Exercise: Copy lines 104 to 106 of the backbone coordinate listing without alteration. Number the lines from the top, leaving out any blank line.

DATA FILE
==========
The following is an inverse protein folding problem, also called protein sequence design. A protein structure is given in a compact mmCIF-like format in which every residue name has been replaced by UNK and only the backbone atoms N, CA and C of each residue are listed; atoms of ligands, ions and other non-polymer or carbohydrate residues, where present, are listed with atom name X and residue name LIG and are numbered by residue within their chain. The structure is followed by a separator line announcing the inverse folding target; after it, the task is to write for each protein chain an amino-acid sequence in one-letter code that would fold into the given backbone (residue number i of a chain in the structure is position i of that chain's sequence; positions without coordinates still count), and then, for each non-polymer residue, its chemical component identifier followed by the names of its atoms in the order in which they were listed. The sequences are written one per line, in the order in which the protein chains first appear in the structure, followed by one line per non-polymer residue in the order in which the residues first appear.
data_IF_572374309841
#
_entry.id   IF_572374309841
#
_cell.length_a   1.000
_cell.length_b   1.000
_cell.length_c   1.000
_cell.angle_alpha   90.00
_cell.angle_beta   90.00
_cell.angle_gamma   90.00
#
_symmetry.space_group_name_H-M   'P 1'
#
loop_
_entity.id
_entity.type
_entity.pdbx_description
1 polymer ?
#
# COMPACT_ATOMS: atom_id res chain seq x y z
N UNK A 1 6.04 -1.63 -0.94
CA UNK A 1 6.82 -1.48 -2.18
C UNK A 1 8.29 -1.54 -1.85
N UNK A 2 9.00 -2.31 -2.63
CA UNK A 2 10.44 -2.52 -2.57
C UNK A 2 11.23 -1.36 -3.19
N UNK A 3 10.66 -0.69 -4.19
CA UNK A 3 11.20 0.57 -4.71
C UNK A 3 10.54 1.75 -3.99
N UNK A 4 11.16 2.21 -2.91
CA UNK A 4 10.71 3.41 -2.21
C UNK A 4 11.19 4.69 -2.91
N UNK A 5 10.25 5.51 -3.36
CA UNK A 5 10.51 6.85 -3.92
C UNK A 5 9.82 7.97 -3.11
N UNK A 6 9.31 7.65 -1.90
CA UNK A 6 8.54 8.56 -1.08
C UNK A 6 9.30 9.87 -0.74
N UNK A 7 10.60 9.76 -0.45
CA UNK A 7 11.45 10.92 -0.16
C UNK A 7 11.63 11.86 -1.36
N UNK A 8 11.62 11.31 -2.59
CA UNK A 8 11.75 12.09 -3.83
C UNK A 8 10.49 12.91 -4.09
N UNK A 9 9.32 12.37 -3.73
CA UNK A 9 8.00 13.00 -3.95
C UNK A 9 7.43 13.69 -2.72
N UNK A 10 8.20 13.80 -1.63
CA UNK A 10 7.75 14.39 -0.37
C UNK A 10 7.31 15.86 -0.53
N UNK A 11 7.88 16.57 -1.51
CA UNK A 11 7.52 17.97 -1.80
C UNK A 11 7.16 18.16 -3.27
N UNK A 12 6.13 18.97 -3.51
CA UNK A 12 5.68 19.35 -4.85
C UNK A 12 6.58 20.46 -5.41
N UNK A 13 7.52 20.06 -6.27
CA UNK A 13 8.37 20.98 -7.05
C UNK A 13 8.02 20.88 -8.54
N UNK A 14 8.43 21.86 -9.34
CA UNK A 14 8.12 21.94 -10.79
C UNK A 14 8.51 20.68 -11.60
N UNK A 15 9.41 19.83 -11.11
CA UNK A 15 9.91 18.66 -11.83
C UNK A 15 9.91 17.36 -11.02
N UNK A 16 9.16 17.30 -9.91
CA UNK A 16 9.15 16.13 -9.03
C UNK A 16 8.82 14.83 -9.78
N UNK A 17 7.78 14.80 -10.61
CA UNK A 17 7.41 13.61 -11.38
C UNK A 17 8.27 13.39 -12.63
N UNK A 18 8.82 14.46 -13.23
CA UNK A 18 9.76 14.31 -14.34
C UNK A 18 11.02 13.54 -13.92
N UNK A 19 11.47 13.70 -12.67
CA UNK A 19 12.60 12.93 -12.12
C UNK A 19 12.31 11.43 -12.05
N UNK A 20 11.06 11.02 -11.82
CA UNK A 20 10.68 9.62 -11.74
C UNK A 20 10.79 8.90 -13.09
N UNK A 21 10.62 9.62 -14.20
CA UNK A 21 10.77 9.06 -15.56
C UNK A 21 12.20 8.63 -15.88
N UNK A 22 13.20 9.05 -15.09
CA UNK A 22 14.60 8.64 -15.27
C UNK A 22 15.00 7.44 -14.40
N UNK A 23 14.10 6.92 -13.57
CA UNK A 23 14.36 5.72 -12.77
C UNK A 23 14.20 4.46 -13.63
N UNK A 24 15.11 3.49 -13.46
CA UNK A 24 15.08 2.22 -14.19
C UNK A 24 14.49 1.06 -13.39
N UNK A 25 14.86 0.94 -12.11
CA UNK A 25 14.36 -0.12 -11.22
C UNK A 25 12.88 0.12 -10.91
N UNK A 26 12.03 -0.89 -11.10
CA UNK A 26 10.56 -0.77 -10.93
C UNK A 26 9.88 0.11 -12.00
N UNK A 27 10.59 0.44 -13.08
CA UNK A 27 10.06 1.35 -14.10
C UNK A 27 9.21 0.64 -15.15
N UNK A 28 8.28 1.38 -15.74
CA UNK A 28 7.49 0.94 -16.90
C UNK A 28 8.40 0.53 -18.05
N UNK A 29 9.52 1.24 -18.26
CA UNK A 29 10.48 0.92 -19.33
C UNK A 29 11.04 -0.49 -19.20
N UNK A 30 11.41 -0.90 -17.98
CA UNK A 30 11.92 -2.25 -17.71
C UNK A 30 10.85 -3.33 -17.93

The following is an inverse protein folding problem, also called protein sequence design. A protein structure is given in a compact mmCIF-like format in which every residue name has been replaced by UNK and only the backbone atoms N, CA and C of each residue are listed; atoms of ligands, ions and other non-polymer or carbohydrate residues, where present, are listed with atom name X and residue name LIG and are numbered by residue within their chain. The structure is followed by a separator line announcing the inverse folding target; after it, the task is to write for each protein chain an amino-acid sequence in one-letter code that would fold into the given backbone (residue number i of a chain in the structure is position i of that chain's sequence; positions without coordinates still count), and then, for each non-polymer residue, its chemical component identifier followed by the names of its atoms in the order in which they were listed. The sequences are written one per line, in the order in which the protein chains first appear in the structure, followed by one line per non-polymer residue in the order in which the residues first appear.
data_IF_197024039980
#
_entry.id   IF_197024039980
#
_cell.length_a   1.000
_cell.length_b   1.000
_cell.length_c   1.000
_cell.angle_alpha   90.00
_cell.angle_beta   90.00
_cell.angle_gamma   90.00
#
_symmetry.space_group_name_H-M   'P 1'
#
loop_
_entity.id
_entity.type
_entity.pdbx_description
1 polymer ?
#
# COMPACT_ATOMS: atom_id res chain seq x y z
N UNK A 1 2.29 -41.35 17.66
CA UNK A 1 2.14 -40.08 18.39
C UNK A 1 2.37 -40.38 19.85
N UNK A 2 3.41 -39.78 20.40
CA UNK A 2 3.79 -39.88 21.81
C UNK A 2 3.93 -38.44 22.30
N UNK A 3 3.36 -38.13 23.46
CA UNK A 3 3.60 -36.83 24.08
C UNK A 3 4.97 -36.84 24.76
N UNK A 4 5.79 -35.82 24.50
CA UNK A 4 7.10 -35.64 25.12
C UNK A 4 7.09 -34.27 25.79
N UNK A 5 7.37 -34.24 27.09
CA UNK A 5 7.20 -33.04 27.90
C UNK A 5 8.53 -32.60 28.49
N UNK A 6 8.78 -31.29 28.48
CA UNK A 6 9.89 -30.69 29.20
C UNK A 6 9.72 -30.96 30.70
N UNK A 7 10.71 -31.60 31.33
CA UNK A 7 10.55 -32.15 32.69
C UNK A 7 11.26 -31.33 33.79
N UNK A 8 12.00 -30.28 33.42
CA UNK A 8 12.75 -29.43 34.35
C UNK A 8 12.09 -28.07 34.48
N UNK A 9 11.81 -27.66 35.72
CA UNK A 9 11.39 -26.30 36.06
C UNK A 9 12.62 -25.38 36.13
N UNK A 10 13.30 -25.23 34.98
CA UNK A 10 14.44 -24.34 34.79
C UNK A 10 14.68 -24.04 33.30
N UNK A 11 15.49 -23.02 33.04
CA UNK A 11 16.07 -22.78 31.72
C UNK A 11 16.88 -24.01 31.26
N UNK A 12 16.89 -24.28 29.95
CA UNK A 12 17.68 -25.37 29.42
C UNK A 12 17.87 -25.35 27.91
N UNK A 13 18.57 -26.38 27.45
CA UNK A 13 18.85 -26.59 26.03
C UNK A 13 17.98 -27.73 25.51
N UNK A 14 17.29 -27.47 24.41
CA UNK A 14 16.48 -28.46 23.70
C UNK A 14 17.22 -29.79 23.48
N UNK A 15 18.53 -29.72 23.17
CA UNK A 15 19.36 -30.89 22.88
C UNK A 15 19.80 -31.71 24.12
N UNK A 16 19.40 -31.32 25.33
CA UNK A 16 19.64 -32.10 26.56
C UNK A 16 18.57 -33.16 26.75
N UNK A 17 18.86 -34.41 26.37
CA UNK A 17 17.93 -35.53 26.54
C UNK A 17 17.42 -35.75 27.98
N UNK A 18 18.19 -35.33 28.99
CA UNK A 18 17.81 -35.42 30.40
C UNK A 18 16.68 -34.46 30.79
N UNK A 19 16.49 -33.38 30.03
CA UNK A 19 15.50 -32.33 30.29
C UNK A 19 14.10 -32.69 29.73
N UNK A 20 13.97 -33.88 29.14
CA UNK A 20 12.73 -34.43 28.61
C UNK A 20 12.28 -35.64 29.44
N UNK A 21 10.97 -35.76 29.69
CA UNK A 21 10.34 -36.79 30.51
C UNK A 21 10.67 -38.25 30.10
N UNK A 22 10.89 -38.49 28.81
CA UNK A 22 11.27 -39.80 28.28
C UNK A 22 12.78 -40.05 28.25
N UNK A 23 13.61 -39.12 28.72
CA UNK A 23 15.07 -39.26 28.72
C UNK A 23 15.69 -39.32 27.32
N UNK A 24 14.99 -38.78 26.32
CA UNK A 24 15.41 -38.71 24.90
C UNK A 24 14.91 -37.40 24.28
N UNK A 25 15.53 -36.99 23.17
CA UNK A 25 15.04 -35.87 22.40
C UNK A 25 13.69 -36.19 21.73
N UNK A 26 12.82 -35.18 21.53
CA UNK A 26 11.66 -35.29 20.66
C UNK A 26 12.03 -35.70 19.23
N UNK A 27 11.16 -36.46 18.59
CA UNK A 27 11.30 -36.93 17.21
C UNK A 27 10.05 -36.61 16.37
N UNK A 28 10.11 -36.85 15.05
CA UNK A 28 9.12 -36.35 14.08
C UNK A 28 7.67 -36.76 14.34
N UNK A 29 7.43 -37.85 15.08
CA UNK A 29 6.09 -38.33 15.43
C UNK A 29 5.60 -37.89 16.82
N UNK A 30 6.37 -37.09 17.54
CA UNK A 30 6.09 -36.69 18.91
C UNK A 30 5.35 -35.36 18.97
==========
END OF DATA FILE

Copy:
CA UNK A 28 7.49 0.94 -16.90
C UNK A 28 8.40 0.53 -18.05
N UNK A 29 9.52 1.24 -18.26